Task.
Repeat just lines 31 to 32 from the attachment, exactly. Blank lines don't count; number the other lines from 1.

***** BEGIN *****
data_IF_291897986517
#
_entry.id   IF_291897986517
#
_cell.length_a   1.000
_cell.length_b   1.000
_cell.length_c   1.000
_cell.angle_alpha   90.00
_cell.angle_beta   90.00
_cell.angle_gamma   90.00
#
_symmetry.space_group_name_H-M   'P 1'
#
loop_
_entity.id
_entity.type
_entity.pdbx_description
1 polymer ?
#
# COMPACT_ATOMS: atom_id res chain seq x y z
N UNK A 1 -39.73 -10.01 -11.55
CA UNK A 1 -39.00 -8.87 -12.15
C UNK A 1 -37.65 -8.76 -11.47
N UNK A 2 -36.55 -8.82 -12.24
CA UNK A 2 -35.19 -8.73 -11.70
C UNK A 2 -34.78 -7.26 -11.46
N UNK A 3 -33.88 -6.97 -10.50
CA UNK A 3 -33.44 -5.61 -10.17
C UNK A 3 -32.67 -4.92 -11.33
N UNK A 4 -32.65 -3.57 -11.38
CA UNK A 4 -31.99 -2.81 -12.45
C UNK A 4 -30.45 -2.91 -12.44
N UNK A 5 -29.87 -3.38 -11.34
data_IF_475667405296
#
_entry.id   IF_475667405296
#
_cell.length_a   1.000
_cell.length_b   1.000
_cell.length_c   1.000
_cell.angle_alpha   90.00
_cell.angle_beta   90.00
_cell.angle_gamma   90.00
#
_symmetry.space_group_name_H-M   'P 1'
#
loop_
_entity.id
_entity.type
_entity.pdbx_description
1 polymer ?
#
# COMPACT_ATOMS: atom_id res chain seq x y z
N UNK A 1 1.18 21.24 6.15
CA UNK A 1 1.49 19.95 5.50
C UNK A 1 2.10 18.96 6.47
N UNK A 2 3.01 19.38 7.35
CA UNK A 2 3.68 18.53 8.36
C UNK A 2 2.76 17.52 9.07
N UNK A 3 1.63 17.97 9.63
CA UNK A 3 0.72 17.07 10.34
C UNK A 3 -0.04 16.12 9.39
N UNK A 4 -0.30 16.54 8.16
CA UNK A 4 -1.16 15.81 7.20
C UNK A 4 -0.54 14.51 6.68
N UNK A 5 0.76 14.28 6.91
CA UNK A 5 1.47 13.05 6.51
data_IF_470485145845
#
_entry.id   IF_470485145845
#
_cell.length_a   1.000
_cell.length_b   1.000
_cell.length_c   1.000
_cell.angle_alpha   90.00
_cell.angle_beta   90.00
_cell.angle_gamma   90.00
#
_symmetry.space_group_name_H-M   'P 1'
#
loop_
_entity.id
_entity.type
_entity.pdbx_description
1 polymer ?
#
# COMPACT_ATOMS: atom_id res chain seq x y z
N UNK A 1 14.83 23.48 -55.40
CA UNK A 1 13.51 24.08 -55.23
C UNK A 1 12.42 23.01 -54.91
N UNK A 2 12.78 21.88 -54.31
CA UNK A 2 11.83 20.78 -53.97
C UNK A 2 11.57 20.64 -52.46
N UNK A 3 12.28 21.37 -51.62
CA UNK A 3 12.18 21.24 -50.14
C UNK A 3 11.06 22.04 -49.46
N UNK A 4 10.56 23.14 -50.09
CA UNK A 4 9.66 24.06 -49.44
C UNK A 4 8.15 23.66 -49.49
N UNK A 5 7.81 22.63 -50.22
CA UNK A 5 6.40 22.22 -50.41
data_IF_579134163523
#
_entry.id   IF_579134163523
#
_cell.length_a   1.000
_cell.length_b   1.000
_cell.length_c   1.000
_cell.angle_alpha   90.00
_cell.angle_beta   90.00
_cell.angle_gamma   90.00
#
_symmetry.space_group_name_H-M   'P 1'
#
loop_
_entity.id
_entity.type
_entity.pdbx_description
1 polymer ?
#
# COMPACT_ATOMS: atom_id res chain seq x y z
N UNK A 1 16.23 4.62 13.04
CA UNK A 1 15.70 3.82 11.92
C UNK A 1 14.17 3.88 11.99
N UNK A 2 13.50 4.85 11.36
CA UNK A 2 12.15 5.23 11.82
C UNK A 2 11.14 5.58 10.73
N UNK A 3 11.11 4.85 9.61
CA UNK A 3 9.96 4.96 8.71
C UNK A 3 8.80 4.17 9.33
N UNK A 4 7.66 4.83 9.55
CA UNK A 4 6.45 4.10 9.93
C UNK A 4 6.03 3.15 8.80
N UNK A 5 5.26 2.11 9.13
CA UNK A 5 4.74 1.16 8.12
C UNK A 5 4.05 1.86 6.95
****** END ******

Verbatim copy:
CA UNK A 4 -31.99 -2.81 -12.45
C UNK A 4 -30.45 -2.91 -12.44